Mapping uncharted pieces of the human genome

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Mapping uncharted pieces of the human genome

Study sheds light on genomic ‘black holes,’ uncovers DNA information essential for all human life

Feb. 12, 2015

A study published Thursday in the journal Science Advances sheds light on large chunks of genomic black holes by revealing the sequences of many human centromeres, the middle regions of our chromosomes essential for cell division.

Graphic by Shutterstock

Nearly 12 years after it was first declared complete, the map of the human genome still contains vast stretches that may as well be labeled “Here Be Dragons.”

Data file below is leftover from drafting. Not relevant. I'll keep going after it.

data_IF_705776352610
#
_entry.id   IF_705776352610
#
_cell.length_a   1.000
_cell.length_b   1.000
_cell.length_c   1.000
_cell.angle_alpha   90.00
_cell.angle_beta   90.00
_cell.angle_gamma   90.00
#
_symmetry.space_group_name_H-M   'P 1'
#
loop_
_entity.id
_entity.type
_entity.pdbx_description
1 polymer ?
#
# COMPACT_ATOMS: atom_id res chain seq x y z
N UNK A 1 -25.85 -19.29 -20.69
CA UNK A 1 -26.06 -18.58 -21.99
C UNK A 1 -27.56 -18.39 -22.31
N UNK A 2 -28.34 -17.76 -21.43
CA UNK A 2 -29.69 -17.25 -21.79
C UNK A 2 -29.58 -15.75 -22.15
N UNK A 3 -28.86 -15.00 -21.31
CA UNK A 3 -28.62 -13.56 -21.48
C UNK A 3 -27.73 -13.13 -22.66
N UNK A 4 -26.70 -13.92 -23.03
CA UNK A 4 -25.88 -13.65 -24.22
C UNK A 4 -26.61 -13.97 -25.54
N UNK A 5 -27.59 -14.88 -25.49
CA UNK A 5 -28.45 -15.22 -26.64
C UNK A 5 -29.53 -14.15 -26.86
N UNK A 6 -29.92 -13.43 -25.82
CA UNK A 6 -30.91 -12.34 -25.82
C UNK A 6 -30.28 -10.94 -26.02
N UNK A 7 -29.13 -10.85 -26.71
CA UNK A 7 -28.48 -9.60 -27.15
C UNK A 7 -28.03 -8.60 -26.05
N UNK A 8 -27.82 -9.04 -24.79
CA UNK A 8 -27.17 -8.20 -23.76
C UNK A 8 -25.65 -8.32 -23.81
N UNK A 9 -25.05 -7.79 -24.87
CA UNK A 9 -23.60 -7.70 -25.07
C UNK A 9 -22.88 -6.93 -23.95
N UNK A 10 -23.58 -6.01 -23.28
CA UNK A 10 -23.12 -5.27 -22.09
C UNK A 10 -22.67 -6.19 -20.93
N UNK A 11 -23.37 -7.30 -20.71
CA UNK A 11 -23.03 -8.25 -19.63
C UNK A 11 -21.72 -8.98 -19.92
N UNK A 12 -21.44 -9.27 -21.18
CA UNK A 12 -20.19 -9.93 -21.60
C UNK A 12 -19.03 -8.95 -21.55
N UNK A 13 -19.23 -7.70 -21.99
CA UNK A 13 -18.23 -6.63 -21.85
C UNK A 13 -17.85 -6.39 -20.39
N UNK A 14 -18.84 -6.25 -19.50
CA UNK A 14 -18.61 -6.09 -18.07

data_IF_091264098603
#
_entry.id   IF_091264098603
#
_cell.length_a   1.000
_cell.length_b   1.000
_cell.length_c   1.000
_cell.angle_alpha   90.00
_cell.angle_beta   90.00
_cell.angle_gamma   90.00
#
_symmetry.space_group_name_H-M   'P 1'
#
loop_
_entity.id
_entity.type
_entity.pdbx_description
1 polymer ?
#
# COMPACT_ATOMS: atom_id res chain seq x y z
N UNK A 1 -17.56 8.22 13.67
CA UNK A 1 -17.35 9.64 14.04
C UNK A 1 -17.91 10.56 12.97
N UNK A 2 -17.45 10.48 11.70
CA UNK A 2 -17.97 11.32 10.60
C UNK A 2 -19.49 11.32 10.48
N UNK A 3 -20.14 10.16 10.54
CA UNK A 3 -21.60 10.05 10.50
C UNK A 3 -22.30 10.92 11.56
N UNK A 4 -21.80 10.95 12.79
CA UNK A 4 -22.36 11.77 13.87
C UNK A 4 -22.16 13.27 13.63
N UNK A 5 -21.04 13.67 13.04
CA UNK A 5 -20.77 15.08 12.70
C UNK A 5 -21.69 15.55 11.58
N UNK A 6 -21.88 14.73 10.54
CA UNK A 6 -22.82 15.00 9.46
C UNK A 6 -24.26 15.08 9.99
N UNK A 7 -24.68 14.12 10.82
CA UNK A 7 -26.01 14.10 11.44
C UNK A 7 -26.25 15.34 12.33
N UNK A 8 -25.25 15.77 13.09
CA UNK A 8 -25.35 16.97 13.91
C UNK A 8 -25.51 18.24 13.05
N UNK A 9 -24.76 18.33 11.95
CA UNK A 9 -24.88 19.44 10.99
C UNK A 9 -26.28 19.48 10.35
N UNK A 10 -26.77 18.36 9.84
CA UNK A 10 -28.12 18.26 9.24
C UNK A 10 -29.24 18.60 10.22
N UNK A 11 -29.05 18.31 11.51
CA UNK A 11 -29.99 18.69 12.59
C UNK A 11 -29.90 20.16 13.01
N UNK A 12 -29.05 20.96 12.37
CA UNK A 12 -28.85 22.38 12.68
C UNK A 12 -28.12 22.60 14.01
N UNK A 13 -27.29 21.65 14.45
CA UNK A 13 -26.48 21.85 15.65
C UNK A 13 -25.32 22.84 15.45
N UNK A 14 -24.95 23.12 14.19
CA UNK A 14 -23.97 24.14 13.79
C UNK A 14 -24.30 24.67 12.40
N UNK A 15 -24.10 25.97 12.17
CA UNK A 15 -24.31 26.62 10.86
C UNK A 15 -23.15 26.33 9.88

About 250 million of humankind’s 3 billion DNA letters remain unmapped, mysterious sequences tucked into gene-less gaps littered across our chromosomes.

A study published Thursday in the newly launched journal Science Advances sheds light on large chunks of those genomic black holes by revealing the sequences of many human centromeres, the middle regions of our chromosomes essential for cell division.

There are no genes to be found in those chromosomal waistbands, but don’t call them junk DNA, said Dr. Steven Henikoff, a basic sciences researcher at Fred Hutchinson Cancer Research Center who led the sequencing study. Centromeres are indispensable guideposts when cells split in two, providing an anchor point for cellular machinery to attach and pull as chromosomes duplicate and then segregate, one copy to each new cell.